Krekelberg alleges that in 2009 she began dating, and eventually married, a police officer who had previously been her police trainer. ( Id. ¶ 72.)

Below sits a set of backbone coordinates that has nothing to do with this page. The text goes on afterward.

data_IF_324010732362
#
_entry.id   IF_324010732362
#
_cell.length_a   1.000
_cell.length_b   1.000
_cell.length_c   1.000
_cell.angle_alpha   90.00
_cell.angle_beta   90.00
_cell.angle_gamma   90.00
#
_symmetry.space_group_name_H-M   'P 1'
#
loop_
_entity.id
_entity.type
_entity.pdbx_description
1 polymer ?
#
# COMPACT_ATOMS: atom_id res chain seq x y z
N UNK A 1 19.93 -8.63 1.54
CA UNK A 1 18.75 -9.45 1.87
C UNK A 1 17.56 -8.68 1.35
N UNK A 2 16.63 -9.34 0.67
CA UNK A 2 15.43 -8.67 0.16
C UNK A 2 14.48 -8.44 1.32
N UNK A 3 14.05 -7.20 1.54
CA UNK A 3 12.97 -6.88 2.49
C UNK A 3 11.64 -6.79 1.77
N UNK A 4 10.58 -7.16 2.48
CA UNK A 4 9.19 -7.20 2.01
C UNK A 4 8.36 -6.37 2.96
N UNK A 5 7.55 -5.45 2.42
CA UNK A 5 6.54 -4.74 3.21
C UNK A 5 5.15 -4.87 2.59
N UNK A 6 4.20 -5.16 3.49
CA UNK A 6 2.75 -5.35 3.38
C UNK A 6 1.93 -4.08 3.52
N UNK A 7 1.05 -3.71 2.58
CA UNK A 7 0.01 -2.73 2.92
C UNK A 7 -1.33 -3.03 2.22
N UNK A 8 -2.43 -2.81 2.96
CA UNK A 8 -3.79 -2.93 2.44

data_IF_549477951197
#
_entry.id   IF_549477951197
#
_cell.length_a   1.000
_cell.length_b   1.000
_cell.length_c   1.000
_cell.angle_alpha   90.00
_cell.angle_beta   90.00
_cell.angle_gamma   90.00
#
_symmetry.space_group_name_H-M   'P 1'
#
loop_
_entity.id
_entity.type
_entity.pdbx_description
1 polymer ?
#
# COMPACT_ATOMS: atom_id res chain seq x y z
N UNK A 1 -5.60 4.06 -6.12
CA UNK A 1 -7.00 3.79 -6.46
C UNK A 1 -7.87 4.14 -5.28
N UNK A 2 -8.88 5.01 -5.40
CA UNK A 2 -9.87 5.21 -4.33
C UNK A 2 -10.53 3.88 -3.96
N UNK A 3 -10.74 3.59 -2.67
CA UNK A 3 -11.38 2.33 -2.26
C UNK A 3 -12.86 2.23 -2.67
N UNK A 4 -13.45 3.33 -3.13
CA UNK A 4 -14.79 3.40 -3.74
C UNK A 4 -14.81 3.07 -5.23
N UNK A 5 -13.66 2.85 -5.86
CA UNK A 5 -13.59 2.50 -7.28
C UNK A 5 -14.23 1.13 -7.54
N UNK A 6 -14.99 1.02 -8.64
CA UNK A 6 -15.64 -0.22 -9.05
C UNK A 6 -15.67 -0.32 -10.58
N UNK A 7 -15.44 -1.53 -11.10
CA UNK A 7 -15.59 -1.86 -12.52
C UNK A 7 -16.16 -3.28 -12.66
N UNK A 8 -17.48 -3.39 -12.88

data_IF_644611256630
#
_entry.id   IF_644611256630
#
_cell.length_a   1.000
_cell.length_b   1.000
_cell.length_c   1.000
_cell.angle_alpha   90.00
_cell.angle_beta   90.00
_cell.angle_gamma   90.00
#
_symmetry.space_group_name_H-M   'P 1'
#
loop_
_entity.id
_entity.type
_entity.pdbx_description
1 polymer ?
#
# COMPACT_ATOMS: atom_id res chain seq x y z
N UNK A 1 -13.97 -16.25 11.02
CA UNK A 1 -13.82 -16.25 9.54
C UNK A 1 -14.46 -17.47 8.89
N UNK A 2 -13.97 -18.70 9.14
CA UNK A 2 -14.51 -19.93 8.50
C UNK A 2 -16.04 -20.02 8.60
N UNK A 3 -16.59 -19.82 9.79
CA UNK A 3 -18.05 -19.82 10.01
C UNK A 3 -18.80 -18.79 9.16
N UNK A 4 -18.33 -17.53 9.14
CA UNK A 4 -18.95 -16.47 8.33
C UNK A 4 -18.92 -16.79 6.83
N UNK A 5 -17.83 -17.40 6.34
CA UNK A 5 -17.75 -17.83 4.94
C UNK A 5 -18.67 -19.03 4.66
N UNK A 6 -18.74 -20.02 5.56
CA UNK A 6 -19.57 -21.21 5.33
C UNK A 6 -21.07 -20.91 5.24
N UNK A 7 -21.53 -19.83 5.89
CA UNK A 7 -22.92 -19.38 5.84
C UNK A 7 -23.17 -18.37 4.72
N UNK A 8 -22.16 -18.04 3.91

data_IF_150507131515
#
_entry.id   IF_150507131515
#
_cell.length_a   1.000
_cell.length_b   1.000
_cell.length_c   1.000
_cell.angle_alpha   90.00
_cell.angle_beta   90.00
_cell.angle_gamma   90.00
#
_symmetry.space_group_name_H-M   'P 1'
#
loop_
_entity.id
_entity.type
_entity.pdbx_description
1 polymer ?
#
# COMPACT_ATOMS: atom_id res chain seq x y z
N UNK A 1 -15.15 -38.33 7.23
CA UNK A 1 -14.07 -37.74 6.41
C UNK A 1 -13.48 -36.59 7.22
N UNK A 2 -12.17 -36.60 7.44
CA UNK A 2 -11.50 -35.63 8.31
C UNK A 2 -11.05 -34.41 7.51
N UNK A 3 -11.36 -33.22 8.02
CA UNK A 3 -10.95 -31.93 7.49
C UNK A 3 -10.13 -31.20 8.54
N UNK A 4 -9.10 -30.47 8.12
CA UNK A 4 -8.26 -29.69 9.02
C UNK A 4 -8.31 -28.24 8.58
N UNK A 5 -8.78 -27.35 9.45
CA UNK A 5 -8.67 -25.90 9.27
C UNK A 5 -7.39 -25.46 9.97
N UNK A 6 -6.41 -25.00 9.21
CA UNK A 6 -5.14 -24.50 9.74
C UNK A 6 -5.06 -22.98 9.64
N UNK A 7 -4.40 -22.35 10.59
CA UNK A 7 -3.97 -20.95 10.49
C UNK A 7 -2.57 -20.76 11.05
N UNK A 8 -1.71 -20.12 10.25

Krekelberg makes a number of allegations relating to law enforcement's interest in her because of her roles detailed above. First, she alleges that her dating relationship with her now husband led to "an incredible amount of gossip and recrimination... [and] rumors." ( Id. ) Specifically, Krekelberg makes a number of allegations relating to questions about her address and who she was dating. ( Id. ¶¶ 72-73.) Krekelberg alleges she was frequently asked on dates and propositioned by numerous officers and they were reprimanded for that behavior. ( Id. ¶¶ 74-75.) She alleges that she experienced a number of inappropriate sexual advances by law enforcement members. ( Id. ¶ 75.) Krekelberg further alleges that the unwanted attention described above increased after her Officer of the Year Award in 2010. ( Id. ¶ 78.) Krekelberg also points to occasions where officers asked her full name and alleges that data requests and lookups frequently corresponded to those requests. ( Id. ¶¶ 80-81.) In her loss prevention duties, Krekelberg alleges that she had frequent contact with law enforcement personnel. ( Id. ¶ 67.)